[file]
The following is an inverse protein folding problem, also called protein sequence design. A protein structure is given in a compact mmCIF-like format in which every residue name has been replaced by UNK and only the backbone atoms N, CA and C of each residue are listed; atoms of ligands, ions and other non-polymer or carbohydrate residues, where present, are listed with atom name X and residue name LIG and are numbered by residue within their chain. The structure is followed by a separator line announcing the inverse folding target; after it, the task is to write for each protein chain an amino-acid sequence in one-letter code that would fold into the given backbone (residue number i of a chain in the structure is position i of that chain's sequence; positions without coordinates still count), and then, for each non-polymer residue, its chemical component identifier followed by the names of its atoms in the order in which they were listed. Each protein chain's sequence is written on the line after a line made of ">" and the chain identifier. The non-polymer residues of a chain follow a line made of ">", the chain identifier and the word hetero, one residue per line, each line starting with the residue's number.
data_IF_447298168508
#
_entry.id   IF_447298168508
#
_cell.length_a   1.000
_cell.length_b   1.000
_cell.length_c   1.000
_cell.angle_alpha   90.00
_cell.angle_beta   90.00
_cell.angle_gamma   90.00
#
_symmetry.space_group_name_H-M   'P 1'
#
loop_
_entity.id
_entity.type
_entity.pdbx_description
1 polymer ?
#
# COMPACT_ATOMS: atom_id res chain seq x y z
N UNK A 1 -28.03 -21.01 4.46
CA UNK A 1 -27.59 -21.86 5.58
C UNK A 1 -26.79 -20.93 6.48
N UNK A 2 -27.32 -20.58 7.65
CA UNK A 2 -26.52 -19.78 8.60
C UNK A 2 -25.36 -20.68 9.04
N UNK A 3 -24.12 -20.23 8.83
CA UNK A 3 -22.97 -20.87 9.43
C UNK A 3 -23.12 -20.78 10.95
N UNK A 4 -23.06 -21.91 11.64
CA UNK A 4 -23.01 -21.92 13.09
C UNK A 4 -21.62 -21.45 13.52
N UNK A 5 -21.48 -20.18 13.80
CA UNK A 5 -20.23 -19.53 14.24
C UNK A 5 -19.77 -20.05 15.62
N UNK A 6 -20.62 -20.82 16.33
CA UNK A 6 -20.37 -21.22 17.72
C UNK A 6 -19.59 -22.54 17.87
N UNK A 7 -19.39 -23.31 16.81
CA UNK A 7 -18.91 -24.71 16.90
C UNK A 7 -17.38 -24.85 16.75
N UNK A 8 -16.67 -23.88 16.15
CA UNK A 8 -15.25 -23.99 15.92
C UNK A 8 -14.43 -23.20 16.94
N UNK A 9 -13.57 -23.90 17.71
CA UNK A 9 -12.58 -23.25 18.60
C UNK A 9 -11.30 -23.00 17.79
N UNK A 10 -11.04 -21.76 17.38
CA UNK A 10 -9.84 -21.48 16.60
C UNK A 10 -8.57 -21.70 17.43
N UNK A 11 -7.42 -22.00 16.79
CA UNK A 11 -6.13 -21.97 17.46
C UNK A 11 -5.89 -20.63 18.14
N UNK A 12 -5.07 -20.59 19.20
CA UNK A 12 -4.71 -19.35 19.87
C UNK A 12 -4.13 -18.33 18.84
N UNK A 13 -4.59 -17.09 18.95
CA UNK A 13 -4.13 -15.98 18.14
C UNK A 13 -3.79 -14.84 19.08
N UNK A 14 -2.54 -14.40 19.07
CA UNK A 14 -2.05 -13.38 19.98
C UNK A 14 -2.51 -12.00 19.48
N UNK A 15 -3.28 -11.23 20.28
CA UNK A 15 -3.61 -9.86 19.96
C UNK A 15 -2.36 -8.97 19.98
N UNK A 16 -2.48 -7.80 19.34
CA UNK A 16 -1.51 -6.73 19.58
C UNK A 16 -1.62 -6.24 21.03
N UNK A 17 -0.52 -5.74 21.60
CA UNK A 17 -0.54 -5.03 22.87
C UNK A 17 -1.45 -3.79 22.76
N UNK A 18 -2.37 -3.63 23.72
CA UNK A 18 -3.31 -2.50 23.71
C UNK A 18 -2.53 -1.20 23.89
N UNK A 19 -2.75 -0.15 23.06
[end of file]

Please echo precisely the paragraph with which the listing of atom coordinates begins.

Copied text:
The following is an inverse protein folding problem, also called protein sequence design. A protein structure is given in a compact mmCIF-like format in which every residue name has been replaced by UNK and only the backbone atoms N, CA and C of each residue are listed; atoms of ligands, ions and other non-polymer or carbohydrate residues, where present, are listed with atom name X and residue name LIG and are numbered by residue within their chain. The structure is followed by a separator line announcing the inverse folding target; after it, the task is to write for each protein chain an amino-acid sequence in one-letter code that would fold into the given backbone (residue number i of a chain in the structure is position i of that chain's sequence; positions without coordinates still count), and then, for each non-polymer residue, its chemical component identifier followed by the names of its atoms in the order in which they were listed. Each protein chain's sequence is written on the line after a line made of ">" and the chain identifier. The non-polymer residues of a chain follow a line made of ">", the chain identifier and the word hetero, one residue per line, each line starting with the residue's number.